What would you have done?
That's a tough one. Well, as you noted, the kid didn't appear to be in danger, and the guy was just evading, so I suppose I would have done what you did.

And then worried over it. As you did. :smile:

Regarding the gender reversal consideration ... yeah, I think that would be more alarming to most anybody -- because guys are generally bigger and stronger and have the potential to inflict much more physical damage.

Witnessing that sort of situation (with the male throwing the tantrum), then I would, as I suppose you would, probably call the police to diffuse it. Of course, I'm an elderly guy, so I might first have scurried down to the street to try to diffuse the situation, being nice to everybody and explaining that I was just concerned.

Anyway, the important thing is that you're concerned and I'm sure would have done whatever you could if the situation warranted it. So, no need for you to feel the least bit guilty, imho.
 
  • #11
lisab said:
I witnessed something today that revealed a gender stereotype in me. I'd like to know what PFers think about it.

I was home in my apartment -- I live on the third story on a street that leads to a park. Today was beautiful and there was quite a bit of traffic going to the park, both cars and pedestrians. My windows were open despite the increased traffic noise.

I heard a commotion outside. It was a young couple having an argument. The woman was pushing a stroller with a kid who was maybe a year old. She was having a complete meltdown, a world-class temper tantrum. Her shrieking escalated, but the young man did nothing but stand there.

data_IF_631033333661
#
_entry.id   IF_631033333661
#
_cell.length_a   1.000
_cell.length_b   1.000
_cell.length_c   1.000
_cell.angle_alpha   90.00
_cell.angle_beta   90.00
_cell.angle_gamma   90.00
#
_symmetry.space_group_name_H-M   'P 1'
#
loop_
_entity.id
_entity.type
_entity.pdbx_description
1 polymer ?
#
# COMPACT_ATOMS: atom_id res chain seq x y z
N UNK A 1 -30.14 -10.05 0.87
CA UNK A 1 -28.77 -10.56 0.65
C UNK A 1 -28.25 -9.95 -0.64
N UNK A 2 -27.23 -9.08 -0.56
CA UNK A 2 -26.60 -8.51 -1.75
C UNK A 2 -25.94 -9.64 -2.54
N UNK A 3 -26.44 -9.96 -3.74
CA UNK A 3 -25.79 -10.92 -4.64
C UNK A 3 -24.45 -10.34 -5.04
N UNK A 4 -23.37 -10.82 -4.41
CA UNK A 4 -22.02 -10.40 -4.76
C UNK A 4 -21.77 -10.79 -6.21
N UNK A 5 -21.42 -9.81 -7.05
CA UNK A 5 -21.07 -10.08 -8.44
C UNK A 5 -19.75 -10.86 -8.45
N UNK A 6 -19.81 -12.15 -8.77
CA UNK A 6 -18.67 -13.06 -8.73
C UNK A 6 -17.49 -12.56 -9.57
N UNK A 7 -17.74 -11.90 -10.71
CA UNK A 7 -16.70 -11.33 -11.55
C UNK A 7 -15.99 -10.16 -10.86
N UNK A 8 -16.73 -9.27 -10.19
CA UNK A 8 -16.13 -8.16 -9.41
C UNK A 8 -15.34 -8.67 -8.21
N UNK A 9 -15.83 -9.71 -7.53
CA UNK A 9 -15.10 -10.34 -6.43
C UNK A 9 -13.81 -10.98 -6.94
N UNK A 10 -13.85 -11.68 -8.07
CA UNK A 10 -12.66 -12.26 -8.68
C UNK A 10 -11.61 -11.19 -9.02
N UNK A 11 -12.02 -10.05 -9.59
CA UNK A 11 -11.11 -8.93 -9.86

I kept watching, feeling guilty about it, but it was like watching a train wreck. This woman was nuts!

Eventually she tried to kick him! I couldn't believe it! He would evade, but he did not try to get away or strike back, or try to stop her. She made several attempts, but never got him. It went on for a while, until she eventually calmed down and they moved on together.

I went back to what I was doing (dishes ), thinking about them. Mostly I was feeling so very sorry for the kid in the stroller :frown:, being raised in that sad situation.

Suddenly I realized, what if their genders had been switched? If I had seen a male trying to kick a woman, I would have called the police! I was really embarrassed to realize I had this bias. Intellectually I know domestic abuse can go in both directions, and both are absolutely wrong. But as I saw it happen - a woman attacking a man - I didn't think to report it.

What would you have done?

Hey lisab.

To be honest I wouldn't be too hard on yourself for thinking you are biased, because we all biased in some way and all biases will be judged in terms of 'positive' and 'negative'.

One thing that you have done that many do not do is that you have acknowledged your bias. Just doing this one thing alone is the catalyst for getting people not only aware of others but of themselves.

It's interesting though the kind of bias you have said because it turns out that some of the more deceptive folk use this in situations to create a scenario that has been so distorted as to imply a situation that is a total polar opposite of the reality.

As an example if you go to say a place like Italy in the southern part which has more poverty, you might find yourself in a situation where someone throws you a baby and while you are trying desperately to not only catch it but to make sense of the gravity of what just happened, another person has run off with your purse.

Now the thing that really agravates these situations comes from the social norms we are either indoctrinated into by our schools or education system or by our parents and associated community.

It's important to acknowledge this also because this contributes to our biases and if we have been taught all our life that is something is right/wrong or otherwise contradictory or contrary to our own belief, then this is an agonizing situation for anyone to be in this situation.

It's akin to believing something for whatever reason and then being told that it was all a lie and that is a hard thing to go through. Think of the situation where a mother is told that their son has been a serial killer for ten years: they just don't want to believe it especially if nothing has been done to hint the idea that this is happening.